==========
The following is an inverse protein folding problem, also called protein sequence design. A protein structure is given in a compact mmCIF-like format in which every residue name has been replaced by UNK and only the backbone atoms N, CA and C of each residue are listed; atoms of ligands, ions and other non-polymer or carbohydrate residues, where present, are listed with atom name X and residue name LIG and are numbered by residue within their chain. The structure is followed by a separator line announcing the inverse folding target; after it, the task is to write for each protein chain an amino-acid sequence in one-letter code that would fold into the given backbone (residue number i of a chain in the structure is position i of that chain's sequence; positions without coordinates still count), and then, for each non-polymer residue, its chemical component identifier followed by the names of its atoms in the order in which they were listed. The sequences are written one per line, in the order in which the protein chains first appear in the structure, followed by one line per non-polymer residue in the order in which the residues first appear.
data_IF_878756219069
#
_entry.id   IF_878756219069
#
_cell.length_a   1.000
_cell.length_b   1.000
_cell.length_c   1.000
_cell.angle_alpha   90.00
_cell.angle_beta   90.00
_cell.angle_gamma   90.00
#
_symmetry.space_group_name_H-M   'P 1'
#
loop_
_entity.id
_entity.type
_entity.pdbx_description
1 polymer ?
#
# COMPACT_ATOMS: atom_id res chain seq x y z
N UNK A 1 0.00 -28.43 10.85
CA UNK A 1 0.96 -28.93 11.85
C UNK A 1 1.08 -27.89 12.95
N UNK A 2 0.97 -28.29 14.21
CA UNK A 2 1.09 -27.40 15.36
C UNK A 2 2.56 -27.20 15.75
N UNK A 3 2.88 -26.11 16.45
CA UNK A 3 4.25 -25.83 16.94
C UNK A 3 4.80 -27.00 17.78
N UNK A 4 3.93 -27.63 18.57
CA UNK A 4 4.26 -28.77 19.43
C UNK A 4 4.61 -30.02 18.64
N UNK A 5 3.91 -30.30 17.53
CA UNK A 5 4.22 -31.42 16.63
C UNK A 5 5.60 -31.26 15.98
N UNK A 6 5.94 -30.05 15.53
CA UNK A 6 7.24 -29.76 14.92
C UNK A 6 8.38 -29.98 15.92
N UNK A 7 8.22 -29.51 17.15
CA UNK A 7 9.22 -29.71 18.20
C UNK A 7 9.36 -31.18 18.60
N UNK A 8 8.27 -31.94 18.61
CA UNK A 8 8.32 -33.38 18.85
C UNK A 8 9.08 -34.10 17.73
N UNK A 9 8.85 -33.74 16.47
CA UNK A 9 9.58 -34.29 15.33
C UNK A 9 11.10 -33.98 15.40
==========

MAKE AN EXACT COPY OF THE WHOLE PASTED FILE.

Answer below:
The following is an inverse protein folding problem, also called protein sequence design. A protein structure is given in a compact mmCIF-like format in which every residue name has been replaced by UNK and only the backbone atoms N, CA and C of each residue are listed; atoms of ligands, ions and other non-polymer or carbohydrate residues, where present, are listed with atom name X and residue name LIG and are numbered by residue within their chain. The structure is followed by a separator line announcing the inverse folding target; after it, the task is to write for each protein chain an amino-acid sequence in one-letter code that would fold into the given backbone (residue number i of a chain in the structure is position i of that chain's sequence; positions without coordinates still count), and then, for each non-polymer residue, its chemical component identifier followed by the names of its atoms in the order in which they were listed. The sequences are written one per line, in the order in which the protein chains first appear in the structure, followed by one line per non-polymer residue in the order in which the residues first appear.
data_IF_878756219069
#
_entry.id   IF_878756219069
#
_cell.length_a   1.000
_cell.length_b   1.000
_cell.length_c   1.000
_cell.angle_alpha   90.00
_cell.angle_beta   90.00
_cell.angle_gamma   90.00
#
_symmetry.space_group_name_H-M   'P 1'
#
loop_
_entity.id
_entity.type
_entity.pdbx_description
1 polymer ?
#
# COMPACT_ATOMS: atom_id res chain seq x y z
N UNK A 1 0.00 -28.43 10.85
CA UNK A 1 0.96 -28.93 11.85
C UNK A 1 1.08 -27.89 12.95
N UNK A 2 0.97 -28.29 14.21
CA UNK A 2 1.09 -27.40 15.36
C UNK A 2 2.56 -27.20 15.75
N UNK A 3 2.88 -26.11 16.45
CA UNK A 3 4.25 -25.83 16.94
C UNK A 3 4.80 -27.00 17.78
N UNK A 4 3.93 -27.63 18.57
CA UNK A 4 4.26 -28.77 19.43
C UNK A 4 4.61 -30.02 18.64
N UNK A 5 3.91 -30.30 17.53
CA UNK A 5 4.22 -31.42 16.63
C UNK A 5 5.60 -31.26 15.98
N UNK A 6 5.94 -30.05 15.53
CA UNK A 6 7.24 -29.76 14.92
C UNK A 6 8.38 -29.98 15.92
N UNK A 7 8.22 -29.51 17.15
CA UNK A 7 9.22 -29.71 18.20
C UNK A 7 9.36 -31.18 18.60
N UNK A 8 8.27 -31.94 18.61
CA UNK A 8 8.32 -33.38 18.85
C UNK A 8 9.08 -34.10 17.73
N UNK A 9 8.85 -33.74 16.47
CA UNK A 9 9.58 -34.29 15.33
C UNK A 9 11.10 -33.98 15.40